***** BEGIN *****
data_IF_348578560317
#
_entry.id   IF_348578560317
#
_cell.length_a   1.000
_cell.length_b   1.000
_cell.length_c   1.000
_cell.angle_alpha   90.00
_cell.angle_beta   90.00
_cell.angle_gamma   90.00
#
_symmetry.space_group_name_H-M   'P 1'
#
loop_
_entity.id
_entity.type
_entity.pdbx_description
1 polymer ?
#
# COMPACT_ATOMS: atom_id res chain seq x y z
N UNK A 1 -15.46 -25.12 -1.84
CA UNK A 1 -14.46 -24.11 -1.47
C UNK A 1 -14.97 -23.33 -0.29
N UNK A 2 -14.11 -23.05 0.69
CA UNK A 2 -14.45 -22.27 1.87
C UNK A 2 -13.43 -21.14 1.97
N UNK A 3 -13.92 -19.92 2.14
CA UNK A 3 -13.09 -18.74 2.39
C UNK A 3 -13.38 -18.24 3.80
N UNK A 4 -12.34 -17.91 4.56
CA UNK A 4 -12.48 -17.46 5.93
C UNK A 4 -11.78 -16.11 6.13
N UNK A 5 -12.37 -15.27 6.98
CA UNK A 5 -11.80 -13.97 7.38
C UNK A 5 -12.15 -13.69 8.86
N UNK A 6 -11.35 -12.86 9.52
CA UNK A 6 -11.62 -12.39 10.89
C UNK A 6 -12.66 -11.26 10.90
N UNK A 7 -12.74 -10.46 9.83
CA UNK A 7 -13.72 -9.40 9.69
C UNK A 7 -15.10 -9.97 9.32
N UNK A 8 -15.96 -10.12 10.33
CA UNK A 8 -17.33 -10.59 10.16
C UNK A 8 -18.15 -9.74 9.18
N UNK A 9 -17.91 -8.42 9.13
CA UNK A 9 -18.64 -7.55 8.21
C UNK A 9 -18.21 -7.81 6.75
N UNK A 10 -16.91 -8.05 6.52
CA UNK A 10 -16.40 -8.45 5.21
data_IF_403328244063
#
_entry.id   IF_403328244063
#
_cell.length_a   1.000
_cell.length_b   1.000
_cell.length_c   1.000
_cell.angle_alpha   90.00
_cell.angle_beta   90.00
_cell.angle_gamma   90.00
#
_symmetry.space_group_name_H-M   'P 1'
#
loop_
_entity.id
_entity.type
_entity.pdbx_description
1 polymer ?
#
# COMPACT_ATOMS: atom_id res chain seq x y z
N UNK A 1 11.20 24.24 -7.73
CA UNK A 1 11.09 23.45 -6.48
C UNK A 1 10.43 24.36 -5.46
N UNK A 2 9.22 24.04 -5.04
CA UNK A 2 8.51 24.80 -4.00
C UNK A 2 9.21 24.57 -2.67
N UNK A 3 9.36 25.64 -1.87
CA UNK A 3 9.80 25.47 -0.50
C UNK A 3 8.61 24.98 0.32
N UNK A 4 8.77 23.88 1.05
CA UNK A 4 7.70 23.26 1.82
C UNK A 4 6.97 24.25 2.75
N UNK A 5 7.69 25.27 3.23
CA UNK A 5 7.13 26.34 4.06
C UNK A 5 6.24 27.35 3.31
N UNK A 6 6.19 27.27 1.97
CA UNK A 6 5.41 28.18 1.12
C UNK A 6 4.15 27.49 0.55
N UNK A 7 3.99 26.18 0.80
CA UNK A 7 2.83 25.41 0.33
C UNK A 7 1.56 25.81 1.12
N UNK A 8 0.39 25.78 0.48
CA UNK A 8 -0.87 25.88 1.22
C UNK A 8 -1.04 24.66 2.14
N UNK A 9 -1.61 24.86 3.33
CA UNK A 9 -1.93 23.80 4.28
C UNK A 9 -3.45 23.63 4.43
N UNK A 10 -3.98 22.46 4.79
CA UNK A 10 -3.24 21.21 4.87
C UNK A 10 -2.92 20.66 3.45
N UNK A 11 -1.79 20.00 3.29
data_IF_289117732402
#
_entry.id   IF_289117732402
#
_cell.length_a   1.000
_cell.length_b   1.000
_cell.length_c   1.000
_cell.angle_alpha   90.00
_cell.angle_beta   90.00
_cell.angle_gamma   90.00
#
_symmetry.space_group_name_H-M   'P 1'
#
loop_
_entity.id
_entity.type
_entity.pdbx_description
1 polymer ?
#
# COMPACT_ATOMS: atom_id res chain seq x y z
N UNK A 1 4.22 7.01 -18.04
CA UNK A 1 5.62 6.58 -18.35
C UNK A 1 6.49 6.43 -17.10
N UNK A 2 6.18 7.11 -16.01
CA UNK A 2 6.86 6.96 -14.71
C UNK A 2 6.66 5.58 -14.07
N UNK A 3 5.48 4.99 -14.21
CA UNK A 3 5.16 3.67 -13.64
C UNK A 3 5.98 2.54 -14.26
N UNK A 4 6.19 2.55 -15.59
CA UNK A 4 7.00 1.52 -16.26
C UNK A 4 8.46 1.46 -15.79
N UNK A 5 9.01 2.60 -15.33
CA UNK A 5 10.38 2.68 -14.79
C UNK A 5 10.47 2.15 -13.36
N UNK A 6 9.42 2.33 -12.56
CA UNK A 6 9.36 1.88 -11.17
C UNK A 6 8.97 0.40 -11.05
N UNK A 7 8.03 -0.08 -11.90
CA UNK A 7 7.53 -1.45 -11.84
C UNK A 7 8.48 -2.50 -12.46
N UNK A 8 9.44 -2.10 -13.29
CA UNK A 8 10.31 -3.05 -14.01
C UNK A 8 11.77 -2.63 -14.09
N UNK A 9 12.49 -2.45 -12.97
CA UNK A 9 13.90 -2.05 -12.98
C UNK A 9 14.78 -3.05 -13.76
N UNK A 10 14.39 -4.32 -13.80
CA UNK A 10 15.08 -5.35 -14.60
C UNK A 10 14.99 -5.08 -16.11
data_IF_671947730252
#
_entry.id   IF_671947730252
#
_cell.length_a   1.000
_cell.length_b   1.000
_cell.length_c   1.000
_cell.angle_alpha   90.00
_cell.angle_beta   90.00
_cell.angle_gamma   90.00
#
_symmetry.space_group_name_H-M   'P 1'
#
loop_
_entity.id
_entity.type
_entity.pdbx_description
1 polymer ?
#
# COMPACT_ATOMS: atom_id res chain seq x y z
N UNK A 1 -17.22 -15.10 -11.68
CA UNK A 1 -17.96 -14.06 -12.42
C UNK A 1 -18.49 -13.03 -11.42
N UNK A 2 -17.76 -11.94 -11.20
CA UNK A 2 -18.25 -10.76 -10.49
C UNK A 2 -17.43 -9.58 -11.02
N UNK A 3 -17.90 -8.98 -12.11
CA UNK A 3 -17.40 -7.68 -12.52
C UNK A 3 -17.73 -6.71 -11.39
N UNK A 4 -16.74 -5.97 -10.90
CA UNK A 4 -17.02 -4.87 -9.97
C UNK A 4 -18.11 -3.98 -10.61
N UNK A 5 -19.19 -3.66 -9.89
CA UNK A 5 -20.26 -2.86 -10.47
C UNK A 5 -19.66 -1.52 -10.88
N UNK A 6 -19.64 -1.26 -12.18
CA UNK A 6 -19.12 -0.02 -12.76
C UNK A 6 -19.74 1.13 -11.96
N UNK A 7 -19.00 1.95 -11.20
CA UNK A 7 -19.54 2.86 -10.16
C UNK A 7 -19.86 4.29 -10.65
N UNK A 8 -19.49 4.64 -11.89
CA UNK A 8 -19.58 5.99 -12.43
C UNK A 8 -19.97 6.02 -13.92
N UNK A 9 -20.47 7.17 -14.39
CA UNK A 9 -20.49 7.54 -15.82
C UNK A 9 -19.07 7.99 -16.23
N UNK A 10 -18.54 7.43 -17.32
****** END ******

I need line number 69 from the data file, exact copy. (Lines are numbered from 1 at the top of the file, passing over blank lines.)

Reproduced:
# COMPACT_ATOMS: atom_id res chain seq x y z